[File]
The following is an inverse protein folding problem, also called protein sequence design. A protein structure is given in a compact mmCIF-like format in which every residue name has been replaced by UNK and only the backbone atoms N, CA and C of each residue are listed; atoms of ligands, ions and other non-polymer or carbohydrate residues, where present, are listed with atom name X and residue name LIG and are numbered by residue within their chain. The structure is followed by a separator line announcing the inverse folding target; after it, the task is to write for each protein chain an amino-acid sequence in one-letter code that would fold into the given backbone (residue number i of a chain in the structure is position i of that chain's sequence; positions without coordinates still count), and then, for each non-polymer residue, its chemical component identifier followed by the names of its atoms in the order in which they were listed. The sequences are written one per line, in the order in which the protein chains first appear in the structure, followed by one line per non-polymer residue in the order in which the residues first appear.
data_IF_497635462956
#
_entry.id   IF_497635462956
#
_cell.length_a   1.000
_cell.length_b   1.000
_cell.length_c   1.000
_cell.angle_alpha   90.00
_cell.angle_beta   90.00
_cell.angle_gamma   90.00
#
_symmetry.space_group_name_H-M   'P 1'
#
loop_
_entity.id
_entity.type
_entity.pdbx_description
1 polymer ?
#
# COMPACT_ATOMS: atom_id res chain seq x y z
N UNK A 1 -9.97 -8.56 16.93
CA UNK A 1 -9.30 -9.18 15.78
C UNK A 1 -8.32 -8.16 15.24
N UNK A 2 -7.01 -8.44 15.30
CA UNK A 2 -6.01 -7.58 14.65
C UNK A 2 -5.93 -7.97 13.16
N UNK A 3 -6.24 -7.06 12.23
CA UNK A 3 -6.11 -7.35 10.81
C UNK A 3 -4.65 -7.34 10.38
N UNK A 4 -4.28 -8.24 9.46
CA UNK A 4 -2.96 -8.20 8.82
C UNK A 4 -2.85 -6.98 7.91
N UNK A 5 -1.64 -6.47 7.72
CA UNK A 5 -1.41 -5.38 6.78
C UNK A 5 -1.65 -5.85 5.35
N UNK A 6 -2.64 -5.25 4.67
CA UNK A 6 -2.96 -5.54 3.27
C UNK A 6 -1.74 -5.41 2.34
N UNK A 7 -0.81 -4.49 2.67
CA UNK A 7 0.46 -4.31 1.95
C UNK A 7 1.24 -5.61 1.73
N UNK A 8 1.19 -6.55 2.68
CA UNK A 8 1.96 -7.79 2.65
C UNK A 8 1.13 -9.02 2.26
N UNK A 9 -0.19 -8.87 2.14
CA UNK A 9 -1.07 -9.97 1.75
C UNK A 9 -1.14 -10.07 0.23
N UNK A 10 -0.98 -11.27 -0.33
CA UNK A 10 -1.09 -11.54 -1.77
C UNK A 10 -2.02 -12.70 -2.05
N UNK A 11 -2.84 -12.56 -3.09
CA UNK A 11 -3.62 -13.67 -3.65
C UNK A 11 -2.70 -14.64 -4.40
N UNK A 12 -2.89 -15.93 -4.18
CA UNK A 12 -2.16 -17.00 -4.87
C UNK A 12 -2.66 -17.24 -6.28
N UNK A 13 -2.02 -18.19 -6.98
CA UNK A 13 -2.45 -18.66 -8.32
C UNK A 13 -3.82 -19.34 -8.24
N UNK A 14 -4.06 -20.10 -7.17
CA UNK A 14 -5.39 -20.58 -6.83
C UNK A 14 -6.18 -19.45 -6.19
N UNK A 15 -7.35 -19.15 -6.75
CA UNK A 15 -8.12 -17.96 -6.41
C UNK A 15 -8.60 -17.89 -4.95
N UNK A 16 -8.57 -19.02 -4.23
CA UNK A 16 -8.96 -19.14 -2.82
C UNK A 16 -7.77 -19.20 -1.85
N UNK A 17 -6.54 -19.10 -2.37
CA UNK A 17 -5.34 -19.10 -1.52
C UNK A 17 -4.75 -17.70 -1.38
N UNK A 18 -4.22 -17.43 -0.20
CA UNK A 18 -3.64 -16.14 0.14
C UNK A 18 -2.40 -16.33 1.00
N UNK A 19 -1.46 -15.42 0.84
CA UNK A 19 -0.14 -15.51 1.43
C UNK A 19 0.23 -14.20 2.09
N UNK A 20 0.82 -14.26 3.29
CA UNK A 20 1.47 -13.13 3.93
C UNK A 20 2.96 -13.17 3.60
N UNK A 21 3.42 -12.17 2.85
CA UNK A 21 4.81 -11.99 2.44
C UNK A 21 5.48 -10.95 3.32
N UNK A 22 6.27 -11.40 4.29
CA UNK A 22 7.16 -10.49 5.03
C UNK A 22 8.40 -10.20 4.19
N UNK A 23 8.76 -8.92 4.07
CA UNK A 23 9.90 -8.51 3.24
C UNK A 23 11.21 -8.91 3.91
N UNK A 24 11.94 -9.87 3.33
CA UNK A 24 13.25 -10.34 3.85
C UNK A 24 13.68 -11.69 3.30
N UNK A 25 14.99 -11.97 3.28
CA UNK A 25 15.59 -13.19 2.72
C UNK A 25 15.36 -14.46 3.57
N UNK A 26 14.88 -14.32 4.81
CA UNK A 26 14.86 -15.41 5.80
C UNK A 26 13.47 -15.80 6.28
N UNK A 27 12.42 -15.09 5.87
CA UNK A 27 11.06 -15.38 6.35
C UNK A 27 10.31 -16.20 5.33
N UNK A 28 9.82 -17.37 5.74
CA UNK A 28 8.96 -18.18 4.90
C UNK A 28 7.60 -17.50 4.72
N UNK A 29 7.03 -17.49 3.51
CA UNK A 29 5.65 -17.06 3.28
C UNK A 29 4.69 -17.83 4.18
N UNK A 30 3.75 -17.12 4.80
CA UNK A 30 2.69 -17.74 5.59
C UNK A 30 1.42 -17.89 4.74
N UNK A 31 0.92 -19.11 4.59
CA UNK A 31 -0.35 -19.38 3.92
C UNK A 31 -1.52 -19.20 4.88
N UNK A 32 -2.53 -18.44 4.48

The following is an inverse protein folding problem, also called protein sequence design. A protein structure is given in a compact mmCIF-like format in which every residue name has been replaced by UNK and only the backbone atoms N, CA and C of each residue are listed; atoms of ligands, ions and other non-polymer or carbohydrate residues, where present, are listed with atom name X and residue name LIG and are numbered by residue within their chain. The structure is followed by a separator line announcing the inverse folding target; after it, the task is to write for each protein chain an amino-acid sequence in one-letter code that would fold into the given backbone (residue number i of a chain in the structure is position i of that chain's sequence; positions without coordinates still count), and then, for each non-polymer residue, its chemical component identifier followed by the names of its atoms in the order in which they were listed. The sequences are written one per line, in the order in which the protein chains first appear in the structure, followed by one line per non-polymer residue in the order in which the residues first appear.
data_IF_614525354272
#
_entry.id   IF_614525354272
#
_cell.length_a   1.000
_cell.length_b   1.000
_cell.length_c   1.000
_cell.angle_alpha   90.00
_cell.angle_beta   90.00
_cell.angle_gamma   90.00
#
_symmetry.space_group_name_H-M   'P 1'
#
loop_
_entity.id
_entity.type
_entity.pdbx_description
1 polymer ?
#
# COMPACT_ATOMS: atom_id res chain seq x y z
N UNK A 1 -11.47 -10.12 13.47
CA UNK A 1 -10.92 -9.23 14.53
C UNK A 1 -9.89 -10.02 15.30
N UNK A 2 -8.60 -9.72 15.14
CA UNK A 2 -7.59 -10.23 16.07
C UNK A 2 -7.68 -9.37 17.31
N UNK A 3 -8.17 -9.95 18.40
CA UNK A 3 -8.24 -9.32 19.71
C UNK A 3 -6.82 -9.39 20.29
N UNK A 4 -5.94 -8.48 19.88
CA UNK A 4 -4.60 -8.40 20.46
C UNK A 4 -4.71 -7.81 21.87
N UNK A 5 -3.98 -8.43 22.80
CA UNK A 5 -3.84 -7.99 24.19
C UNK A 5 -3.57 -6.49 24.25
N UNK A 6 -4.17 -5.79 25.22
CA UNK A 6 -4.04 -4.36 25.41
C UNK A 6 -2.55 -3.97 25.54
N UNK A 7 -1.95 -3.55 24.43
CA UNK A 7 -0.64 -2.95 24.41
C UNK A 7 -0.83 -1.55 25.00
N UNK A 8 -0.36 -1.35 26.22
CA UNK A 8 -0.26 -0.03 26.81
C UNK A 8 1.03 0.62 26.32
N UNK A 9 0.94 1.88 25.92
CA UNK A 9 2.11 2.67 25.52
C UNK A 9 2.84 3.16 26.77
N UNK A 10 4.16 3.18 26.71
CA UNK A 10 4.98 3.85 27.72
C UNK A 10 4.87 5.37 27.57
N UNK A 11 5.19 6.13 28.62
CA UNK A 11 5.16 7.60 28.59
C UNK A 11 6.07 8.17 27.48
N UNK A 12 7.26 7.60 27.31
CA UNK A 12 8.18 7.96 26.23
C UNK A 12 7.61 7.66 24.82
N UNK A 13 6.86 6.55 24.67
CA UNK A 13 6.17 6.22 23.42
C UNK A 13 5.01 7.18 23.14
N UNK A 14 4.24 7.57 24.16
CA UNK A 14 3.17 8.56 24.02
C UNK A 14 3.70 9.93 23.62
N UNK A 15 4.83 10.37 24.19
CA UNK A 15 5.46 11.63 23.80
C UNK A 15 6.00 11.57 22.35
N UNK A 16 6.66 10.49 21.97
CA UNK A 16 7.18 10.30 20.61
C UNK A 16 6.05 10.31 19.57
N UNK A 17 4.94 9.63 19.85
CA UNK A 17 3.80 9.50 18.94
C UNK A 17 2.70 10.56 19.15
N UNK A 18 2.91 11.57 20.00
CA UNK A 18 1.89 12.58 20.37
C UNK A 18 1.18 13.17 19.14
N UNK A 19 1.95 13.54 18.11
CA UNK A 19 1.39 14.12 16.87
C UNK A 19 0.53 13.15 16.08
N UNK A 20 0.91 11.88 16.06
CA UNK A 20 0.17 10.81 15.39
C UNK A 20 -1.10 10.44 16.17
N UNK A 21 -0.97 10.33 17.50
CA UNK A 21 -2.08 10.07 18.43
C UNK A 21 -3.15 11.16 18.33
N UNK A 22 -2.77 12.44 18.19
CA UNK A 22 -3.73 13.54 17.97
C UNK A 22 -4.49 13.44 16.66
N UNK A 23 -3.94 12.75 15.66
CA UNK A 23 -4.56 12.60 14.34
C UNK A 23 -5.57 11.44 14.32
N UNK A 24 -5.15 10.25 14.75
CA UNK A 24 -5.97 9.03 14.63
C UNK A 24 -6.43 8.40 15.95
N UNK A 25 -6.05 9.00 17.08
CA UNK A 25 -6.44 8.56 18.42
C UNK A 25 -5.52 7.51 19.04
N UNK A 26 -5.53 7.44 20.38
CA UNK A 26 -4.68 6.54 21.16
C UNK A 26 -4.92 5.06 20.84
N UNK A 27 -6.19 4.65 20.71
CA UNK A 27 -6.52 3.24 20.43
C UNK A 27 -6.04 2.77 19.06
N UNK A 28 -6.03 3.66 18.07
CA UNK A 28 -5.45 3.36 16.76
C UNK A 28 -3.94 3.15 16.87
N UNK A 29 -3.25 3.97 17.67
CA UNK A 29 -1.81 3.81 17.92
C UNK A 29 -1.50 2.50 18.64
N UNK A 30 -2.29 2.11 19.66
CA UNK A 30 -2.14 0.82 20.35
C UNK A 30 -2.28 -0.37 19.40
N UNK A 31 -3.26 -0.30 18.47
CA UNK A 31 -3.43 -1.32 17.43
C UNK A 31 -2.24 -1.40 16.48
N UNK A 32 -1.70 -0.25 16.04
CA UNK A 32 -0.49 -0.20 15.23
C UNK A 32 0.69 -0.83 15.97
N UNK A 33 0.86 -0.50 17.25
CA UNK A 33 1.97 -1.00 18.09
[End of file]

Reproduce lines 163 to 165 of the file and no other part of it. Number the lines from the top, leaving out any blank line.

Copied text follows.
C UNK A 9 2.84 3.16 26.77
N UNK A 10 4.16 3.18 26.71
CA UNK A 10 4.98 3.85 27.72